With such strong allegations against Paula Deen, and in light of her own botched attempts at an apology, it’s hard to believe that anyone would not consider her decisions racist. In addition to using a racial slur which is itself a product of centuries of hatred and abuse against African Americans, Deen is condemned by the wedding she attempted to plan and a history of making racially insensitive remarks.
Yet, despite all the evidence of Deen’s racism, the majority of participants in a recent poll maintained that Deen is not, in fact, racist.
Those who defend Deen have maintained that she simply slipped up and shouldn’t lose her career for using one offensive word. Of course, there’s much more to the story than that. And perhaps telling a man that nobody could see him if he stood near a blackboard could be seen as a thoughtless remark. But it takes some strong racism to plan a plantation-style wedding that demeans black male waiters, in a tribute to slavery and Jim Crow era traditions.
So why do so many Americans insist on defending her?
When popular culture excuses deplorable behavior, it’s tempting to dismiss the reaction as ignorance, but I think there’s something deeper at play here. I don’t think very many Americans want to see Deen as racist. It’s the same issue that prevented reporters from recognizing the grave crime committed by the Steubenville rapists. After all, who wants to see a seventeen-year-old athlete as a rapist?
Learning that someone we love and admire has done something cruel can be terrifying. Perhaps we wonder if we’re guilty by association, if enjoying Chris Brown’s music is akin to supporting domestic violence, or if watching The Pianist means we’re supporting a rapist. And sometimes that question of guilt by association is so terrifying that we simply refuse to see the individual’s guilt.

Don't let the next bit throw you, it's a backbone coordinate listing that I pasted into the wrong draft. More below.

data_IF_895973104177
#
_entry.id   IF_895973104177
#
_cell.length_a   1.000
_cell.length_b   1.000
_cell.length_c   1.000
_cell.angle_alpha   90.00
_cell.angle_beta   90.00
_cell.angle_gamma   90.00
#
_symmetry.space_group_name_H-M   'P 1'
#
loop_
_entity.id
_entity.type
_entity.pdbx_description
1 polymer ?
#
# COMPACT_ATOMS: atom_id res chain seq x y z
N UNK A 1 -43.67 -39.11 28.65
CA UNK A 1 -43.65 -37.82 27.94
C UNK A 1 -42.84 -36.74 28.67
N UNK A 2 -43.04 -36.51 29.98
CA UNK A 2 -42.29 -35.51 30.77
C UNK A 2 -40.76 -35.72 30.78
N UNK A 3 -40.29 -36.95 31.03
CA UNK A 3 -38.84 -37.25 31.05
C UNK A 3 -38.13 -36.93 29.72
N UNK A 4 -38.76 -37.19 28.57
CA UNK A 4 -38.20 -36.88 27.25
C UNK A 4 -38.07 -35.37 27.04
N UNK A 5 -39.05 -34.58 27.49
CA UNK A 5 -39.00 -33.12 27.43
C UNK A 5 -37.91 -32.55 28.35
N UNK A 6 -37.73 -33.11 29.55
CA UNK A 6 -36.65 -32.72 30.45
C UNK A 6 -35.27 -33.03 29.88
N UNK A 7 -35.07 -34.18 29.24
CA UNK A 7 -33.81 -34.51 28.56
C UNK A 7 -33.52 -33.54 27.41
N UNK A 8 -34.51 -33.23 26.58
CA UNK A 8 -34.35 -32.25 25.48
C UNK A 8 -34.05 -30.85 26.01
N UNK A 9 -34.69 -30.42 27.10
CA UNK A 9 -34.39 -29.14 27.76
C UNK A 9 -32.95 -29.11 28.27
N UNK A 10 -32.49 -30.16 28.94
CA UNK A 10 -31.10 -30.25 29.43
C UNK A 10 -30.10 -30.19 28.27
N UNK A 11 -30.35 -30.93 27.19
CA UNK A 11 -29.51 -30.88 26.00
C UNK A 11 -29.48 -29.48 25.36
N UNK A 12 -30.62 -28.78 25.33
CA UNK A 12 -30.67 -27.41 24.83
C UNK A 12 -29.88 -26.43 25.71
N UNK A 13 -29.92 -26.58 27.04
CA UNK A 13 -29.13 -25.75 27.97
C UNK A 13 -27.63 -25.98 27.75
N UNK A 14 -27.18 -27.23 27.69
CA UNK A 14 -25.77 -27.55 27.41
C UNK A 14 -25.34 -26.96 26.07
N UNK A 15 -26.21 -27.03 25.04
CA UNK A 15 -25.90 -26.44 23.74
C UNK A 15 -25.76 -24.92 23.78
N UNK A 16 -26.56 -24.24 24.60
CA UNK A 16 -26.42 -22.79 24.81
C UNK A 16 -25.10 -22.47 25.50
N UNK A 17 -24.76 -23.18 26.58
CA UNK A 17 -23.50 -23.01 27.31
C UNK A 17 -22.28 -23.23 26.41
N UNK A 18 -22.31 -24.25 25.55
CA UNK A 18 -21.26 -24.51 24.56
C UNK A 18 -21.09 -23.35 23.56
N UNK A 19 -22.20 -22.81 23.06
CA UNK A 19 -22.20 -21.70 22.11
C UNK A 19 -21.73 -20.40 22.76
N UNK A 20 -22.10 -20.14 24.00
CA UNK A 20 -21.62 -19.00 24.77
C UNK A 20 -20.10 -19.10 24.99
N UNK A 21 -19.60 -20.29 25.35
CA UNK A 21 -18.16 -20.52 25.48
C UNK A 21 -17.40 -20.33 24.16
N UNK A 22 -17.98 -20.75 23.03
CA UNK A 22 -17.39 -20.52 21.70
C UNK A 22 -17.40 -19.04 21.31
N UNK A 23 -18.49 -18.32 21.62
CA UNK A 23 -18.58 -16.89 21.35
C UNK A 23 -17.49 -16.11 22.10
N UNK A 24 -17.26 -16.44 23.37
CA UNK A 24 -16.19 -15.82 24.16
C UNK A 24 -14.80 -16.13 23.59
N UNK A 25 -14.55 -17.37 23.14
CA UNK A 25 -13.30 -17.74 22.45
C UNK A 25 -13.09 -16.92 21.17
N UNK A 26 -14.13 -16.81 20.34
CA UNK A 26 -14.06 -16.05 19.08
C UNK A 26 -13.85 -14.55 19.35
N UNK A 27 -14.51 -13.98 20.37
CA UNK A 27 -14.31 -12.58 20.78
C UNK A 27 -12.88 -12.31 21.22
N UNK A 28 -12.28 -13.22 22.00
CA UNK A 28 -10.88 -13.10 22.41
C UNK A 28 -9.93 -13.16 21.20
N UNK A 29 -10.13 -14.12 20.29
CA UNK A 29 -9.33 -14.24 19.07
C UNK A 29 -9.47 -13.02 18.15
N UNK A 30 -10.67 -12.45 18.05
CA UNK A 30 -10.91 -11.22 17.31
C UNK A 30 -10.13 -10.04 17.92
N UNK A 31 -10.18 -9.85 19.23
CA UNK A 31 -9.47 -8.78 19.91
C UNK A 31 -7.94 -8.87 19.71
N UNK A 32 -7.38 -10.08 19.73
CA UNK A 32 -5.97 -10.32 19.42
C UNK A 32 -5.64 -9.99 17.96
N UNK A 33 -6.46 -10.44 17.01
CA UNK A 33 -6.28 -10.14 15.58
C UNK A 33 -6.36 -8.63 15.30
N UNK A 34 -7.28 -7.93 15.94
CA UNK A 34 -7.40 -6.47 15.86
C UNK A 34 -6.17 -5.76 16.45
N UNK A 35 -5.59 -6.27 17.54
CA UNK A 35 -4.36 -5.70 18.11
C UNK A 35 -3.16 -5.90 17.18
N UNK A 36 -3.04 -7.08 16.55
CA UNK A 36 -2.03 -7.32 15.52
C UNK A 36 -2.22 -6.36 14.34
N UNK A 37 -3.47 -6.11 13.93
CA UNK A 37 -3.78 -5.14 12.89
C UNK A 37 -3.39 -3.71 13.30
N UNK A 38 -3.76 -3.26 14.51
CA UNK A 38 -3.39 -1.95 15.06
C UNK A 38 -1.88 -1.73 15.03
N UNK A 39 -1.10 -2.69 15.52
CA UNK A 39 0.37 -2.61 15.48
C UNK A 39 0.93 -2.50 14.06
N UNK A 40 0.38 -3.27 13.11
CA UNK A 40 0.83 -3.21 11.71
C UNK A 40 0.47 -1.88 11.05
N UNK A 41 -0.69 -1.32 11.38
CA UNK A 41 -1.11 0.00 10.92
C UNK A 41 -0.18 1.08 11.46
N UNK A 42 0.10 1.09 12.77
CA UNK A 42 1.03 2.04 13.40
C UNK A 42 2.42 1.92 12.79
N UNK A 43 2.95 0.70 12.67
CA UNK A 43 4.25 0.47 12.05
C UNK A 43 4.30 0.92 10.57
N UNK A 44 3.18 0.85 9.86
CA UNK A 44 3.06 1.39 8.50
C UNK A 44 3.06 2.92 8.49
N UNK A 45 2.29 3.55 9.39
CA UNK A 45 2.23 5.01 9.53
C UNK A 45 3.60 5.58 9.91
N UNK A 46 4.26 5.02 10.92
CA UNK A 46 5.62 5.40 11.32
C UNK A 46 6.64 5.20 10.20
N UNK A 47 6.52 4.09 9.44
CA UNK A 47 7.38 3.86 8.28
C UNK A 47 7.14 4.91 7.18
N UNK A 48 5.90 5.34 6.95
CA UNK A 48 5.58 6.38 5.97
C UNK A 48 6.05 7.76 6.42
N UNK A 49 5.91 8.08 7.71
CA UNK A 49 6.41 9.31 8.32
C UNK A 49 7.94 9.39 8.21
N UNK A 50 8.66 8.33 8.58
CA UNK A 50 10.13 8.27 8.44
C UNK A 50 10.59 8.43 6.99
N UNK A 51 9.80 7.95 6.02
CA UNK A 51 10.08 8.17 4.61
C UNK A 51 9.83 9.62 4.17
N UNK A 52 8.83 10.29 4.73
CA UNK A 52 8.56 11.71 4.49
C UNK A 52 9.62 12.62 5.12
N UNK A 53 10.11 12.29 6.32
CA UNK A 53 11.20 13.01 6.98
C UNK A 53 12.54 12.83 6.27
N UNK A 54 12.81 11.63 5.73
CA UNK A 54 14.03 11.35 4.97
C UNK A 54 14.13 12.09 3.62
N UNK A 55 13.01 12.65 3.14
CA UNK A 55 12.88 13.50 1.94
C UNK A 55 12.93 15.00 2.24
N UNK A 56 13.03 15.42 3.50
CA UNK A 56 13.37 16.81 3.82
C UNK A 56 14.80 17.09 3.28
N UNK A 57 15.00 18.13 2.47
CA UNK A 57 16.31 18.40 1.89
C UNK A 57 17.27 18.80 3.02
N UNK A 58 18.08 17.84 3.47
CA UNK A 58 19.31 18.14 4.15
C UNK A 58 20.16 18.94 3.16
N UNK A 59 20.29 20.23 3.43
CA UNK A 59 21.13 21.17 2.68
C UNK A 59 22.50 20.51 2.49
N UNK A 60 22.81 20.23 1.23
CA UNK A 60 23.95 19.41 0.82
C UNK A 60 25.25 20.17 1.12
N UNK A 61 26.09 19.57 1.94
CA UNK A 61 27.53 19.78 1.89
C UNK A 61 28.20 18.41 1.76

But here’s why I think that fear is misplaced: it’s based on a false binary of good people and bad people. If we believe in that false binary, we believe that there are good people and then there are racist people, and so holding Paula Deen accountable for racist remarks seems like admitting that she’s a 100% bad person. That all her charisma and charm and any good work she’s done in her life cease to carry weight in the grand scheme of things.
And if we see the world through that binary, isn’t it hard to look at 17-year-old rapists and admit what they’ve done? Nobody wants to take someone so young and label them as evil.
So that false binary is precisely what we need to move away from. Moving away from this binary can be frightening. It’s frightening to admit that people who do cruel things have good in them too and that people who do good things also have moments when they say and do something cruel. It’s frightening because it means admitting that despite God’s promise that we’ll be able to tell good from evil, the tool of discernment is usually less like a GPS and more like a compass.
Using a compass takes practice.
And it’s frightening because it means accepting the truth when you learn that someone in your ward abuses their family, or when you learn that a famous church member is involved in a tax evasion scandal, or that the Church sometimes make cost-effective decisions that nevertheless hurt those it employs.
But seeing the nuance in people and organizations also means seeing the truth. It means learning to be flexible when winds of doubt or anger pummel you, so that you don’t break. And – perhaps best of all – it means finding beauty in even tragic circumstances.